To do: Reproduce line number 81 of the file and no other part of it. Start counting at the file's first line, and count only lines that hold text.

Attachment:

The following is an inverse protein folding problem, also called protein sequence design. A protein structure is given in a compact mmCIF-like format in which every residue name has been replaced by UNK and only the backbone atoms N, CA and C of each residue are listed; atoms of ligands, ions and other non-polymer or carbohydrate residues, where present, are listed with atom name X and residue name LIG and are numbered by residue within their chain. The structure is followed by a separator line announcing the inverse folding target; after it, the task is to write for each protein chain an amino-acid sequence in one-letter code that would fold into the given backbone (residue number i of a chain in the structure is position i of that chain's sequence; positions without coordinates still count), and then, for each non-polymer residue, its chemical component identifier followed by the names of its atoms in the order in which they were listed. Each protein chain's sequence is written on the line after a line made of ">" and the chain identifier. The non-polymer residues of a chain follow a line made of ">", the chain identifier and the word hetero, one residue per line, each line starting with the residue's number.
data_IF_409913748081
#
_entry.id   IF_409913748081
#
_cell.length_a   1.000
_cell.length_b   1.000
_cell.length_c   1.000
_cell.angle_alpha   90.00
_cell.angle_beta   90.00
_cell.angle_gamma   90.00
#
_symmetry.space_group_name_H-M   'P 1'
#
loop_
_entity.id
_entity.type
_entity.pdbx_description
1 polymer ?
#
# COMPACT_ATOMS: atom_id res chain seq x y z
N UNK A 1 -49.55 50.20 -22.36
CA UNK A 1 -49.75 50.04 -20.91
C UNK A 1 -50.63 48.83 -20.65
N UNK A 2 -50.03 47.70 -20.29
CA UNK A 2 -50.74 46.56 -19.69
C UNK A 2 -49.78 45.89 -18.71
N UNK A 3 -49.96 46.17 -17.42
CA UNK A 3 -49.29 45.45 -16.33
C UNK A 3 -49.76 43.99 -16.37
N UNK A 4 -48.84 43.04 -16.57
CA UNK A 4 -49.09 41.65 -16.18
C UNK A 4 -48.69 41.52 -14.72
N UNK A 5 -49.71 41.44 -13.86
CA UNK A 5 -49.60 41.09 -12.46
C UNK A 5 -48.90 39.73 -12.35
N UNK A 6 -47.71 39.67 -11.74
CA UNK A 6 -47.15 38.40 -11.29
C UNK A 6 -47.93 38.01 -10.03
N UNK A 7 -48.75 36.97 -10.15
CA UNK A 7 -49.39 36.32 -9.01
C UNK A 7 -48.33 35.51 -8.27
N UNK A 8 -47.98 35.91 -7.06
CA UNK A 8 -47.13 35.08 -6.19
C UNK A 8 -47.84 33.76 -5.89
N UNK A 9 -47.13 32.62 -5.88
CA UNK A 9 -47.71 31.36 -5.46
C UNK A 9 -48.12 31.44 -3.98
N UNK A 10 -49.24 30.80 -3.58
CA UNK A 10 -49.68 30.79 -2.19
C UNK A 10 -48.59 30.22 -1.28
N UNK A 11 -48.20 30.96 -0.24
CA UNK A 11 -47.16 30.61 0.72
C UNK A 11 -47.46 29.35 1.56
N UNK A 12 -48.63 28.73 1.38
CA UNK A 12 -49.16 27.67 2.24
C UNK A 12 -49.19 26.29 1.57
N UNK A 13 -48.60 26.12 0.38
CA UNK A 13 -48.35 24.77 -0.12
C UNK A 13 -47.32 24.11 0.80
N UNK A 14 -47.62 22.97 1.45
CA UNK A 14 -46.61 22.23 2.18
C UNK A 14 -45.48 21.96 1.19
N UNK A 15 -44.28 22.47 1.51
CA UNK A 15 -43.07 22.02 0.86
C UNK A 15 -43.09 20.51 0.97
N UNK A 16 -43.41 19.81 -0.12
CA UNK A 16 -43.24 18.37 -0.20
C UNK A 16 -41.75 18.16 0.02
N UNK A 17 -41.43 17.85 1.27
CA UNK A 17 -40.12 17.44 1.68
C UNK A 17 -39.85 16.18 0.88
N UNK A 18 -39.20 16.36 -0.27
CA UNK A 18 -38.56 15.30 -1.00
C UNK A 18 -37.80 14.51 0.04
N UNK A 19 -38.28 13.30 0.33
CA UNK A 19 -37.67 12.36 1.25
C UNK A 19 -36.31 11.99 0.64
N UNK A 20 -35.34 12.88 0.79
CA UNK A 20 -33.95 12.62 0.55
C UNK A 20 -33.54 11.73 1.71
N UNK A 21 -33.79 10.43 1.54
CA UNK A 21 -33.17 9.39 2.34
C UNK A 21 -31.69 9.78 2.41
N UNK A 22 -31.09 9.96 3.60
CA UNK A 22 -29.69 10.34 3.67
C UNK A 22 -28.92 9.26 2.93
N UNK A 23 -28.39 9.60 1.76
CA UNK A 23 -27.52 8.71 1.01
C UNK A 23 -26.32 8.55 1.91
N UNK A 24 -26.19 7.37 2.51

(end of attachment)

C UNK A 20 -33.54 11.73 1.71